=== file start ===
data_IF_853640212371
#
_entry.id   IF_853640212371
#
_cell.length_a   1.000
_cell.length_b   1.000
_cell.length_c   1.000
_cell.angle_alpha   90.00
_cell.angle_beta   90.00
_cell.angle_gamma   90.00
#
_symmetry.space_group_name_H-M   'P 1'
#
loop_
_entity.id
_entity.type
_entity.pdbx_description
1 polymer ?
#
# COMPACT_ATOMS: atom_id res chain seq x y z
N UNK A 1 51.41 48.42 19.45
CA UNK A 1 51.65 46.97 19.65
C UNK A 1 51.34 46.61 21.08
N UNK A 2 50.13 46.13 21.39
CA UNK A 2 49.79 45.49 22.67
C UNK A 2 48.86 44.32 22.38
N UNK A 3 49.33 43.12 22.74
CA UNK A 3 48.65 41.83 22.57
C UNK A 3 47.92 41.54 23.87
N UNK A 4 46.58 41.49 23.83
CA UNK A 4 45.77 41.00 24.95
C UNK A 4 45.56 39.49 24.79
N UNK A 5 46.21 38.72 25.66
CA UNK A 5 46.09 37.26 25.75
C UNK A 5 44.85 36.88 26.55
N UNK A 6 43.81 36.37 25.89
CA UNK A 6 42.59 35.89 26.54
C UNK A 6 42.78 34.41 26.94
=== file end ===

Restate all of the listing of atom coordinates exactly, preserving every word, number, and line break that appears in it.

data_IF_853640212371
#
_entry.id   IF_853640212371
#
_cell.length_a   1.000
_cell.length_b   1.000
_cell.length_c   1.000
_cell.angle_alpha   90.00
_cell.angle_beta   90.00
_cell.angle_gamma   90.00
#
_symmetry.space_group_name_H-M   'P 1'
#
loop_
_entity.id
_entity.type
_entity.pdbx_description
1 polymer ?
#
# COMPACT_ATOMS: atom_id res chain seq x y z
N UNK A 1 51.41 48.42 19.45
CA UNK A 1 51.65 46.97 19.65
C UNK A 1 51.34 46.61 21.08
N UNK A 2 50.13 46.13 21.39
CA UNK A 2 49.79 45.49 22.67
C UNK A 2 48.86 44.32 22.38
N UNK A 3 49.33 43.12 22.74
CA UNK A 3 48.65 41.83 22.57
C UNK A 3 47.92 41.54 23.87
N UNK A 4 46.58 41.49 23.83
CA UNK A 4 45.77 41.00 24.95
C UNK A 4 45.56 39.49 24.79
N UNK A 5 46.21 38.72 25.66
CA UNK A 5 46.09 37.26 25.75
C UNK A 5 44.85 36.88 26.55
N UNK A 6 43.81 36.37 25.89
CA UNK A 6 42.59 35.89 26.54
C UNK A 6 42.78 34.41 26.94